There was also some analysis that provided insight into how farming methods impacted the environmental cost even when producing the same food.  It was shown that beef reared on deforested land used 50 times more land and produced 12 times more greenhouse gases than the same cows raised on natural pasture. But when you compare any kind of beef farming with the production of plant proteins, even the lowest impacting beef farm uses 26 times more land and creates 6 times more greenhouse gas. 

Harm reduction for farming is certainly a possibility because of the huge variability in impact.  If the most harmful farming methods were replaced by plants you could receive two thirds of the benefits without getting rid of all dairy and meat production. With over 570million farms who would all need to reduce their impact in different ways there is no easy solution. However, the subsidies on farming amount to around $500bn a year and that could be used to help make key changes.  Labeling is another area that may be worth considering, allowing consumers to choose less impactful products.  However it is likely that alongside subsidies for healthy food production, taxes on foods causing greater environmental damage would also be needed. 

The scientists were surprised by the results of studies on freshwater fish farming which they believed would be environmentally friendly. Freshwater fish farming currently provides Asia with two thirds of its fish and, in Europe, 96% is of freshwater fish is farmed.  However, fish excreta and uneaten food sits on the base of the ponds releasing the potent greenhouse gas, methane.  Another surprise was that grass-fed beef, again an area which was thought to be low impact, also causes high emissions. 

Food experts welcomed the new research which had taken a bottom-up approach for the first time by looking at data from the individual farms. The study revealed the same results as previous top-down studies which used data from national level but has also revealed extra, profound insights.  While looking at the way we consume food it also looks at food consumption and waste and how, given the current population, the obesity crisis and climate change, the current methods of food production are simply not sustainable.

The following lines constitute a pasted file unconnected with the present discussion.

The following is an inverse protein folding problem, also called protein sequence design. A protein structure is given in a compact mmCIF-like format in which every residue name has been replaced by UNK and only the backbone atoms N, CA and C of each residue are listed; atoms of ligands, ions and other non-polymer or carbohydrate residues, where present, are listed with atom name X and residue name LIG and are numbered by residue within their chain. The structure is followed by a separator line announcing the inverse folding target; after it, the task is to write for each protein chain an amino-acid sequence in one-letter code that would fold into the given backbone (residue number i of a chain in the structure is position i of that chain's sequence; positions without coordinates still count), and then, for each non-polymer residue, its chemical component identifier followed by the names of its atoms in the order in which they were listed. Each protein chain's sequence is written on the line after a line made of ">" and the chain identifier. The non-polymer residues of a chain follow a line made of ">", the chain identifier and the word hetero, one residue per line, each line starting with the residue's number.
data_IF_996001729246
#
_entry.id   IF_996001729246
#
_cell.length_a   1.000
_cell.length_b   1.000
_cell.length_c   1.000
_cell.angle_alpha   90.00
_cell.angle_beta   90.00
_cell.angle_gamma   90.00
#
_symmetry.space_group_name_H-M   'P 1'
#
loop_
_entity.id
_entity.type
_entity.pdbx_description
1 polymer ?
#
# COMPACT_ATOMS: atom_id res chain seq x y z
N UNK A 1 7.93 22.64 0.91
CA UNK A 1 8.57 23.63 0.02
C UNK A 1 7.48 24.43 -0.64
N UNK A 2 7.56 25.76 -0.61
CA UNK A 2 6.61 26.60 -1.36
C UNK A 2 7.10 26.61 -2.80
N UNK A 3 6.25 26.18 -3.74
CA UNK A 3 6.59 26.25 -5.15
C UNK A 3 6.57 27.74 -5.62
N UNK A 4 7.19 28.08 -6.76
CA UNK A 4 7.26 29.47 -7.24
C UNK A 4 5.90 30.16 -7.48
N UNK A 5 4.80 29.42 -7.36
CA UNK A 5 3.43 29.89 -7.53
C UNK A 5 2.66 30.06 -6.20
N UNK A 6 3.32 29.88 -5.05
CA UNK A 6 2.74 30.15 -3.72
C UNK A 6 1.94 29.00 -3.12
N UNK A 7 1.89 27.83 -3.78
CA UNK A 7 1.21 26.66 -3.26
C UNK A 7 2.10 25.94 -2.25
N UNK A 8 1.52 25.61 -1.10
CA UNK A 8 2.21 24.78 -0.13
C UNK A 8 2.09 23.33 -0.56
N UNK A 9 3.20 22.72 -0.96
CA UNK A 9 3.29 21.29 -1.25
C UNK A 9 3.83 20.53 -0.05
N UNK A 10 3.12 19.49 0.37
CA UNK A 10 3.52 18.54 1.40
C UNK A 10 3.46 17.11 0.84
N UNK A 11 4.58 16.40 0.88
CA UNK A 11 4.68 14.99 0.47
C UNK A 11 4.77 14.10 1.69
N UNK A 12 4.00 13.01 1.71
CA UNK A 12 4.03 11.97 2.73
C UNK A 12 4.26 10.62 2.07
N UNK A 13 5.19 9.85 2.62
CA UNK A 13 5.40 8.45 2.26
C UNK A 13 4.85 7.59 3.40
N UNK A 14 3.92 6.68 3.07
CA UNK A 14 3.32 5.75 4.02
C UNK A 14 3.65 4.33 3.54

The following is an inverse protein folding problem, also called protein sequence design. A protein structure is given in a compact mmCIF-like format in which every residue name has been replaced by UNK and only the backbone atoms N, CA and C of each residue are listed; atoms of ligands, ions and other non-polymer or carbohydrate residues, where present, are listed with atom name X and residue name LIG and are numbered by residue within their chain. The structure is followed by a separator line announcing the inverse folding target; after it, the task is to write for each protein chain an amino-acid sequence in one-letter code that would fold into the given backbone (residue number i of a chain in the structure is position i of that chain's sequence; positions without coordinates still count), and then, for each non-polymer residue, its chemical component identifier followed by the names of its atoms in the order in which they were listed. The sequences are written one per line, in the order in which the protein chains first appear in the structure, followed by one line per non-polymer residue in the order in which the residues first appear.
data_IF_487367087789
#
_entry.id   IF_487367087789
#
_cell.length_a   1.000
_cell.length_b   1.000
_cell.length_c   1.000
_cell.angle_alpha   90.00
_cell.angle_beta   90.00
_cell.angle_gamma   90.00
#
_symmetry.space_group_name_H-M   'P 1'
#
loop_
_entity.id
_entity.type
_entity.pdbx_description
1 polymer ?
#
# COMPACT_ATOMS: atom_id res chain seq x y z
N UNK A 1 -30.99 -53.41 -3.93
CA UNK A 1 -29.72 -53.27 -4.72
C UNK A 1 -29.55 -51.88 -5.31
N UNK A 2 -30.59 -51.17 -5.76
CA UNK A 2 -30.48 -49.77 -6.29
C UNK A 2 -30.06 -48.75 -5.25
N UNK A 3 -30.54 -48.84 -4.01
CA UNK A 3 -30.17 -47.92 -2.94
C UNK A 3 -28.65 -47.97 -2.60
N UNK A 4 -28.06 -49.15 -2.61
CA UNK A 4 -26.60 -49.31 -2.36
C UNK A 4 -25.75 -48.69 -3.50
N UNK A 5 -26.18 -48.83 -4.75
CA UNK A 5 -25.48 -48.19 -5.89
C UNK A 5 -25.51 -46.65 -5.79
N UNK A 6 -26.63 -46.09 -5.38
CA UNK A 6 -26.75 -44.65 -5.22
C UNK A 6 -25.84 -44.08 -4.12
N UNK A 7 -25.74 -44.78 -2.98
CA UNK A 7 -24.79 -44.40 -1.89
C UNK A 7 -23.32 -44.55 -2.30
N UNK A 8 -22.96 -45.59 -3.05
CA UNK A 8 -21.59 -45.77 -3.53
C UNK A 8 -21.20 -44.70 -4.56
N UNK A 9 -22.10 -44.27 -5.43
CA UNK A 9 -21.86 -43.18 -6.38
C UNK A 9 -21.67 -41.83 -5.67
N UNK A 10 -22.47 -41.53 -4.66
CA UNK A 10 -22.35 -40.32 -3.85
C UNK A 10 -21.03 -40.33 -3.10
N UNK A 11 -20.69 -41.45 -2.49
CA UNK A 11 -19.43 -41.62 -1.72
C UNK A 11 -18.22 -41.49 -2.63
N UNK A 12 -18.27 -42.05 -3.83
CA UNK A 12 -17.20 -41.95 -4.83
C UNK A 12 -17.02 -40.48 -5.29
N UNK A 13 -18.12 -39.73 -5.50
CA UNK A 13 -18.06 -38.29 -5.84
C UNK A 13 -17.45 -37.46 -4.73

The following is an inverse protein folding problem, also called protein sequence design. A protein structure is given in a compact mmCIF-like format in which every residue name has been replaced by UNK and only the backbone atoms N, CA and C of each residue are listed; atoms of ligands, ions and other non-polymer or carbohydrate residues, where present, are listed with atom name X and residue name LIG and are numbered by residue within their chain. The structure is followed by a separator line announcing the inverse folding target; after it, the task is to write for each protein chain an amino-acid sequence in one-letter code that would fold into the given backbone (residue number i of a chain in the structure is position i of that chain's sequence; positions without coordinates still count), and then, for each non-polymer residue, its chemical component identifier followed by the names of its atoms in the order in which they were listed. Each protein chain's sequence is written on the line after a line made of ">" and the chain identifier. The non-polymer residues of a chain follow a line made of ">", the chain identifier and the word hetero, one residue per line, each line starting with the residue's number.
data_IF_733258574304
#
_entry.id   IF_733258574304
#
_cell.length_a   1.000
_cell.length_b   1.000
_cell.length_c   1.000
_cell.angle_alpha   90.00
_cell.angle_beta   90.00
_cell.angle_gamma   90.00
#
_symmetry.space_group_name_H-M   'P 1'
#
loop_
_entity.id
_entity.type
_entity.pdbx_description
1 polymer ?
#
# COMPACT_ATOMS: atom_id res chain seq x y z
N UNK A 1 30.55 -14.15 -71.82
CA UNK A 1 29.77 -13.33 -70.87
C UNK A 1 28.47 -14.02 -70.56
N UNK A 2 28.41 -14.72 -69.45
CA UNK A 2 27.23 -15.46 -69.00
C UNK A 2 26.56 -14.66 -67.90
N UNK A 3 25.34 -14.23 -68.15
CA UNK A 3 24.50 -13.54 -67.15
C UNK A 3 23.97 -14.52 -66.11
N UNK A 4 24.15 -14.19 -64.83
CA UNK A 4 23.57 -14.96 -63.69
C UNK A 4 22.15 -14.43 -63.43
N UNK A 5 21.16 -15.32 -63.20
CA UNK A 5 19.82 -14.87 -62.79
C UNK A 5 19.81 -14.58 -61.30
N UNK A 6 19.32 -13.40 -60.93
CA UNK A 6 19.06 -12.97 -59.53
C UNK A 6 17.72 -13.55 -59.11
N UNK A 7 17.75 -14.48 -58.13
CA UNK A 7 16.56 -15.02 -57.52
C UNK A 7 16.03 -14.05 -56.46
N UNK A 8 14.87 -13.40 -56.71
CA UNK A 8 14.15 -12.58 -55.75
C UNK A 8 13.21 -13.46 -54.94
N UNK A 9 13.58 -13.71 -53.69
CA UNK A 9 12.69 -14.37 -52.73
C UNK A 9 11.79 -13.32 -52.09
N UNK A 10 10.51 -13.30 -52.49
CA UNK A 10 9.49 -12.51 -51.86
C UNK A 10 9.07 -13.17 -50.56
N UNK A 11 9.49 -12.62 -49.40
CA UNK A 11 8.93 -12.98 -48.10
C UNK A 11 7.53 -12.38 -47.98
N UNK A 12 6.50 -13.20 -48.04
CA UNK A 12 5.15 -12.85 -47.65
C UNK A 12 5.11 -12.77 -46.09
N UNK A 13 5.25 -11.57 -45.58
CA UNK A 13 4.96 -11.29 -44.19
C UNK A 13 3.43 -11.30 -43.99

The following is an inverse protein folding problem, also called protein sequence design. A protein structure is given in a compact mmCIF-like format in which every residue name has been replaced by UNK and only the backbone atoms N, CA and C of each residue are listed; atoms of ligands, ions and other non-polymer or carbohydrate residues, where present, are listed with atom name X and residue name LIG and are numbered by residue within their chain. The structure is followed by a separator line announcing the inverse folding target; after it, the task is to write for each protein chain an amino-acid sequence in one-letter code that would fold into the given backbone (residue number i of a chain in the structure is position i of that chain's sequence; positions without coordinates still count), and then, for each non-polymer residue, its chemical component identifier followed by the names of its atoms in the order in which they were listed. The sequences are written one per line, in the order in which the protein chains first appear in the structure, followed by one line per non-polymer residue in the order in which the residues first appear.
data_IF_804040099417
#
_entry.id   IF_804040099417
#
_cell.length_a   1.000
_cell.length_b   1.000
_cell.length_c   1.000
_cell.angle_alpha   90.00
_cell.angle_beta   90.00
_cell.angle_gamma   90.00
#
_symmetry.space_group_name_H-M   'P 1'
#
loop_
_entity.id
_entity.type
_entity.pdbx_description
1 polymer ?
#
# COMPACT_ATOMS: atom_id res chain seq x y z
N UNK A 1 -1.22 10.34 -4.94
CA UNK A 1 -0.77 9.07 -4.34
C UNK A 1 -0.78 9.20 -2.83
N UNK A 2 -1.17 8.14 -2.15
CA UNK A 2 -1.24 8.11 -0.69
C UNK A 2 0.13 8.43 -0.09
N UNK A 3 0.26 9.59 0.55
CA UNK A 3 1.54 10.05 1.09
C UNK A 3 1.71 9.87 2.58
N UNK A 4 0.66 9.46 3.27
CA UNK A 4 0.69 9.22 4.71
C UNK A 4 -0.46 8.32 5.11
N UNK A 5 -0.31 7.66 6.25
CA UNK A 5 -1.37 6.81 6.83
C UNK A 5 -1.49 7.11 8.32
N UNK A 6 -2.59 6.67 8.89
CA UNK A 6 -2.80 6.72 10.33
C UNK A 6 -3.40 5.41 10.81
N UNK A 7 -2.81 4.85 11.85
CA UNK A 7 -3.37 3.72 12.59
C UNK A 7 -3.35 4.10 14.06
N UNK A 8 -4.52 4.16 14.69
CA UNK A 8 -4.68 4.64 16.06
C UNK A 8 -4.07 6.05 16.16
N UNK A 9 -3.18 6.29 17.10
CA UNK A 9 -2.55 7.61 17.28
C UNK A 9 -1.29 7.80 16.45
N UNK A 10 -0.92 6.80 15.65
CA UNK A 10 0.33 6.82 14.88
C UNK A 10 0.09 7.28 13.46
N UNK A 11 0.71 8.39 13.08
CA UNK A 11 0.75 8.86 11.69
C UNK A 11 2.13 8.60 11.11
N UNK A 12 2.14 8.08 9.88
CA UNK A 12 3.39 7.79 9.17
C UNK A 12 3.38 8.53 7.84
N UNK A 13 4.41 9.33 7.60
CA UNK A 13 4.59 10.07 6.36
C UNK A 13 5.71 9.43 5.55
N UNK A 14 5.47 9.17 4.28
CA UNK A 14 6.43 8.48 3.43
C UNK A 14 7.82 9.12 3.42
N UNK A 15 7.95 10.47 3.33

Other researchers, notably, Dr Peter Alexander from the University of Edinburgh, UK,  pointed out that biodiversity was a major benefit when grazing land was sustainably managed so perhaps moderation of meat consumption would be another option to consider.  

Dr Poore said that the reason he started the research initially was to assess the use of sustainable farming for meat and dairy production. However, as a result he has stopped his own consumption of animal products.  His research indicates that we can sustain our current way of life without such negative planetary impacts and the key question of how much these impacts can be reduced was answered.  There is a lot that can be done and still a lot to do.

But never forget - force never leaves anyone off better. Let’s be careful that our own convictions on these issues never lead us to force others to agree to things that violate their conscience. More on that later.

by Andrew Allen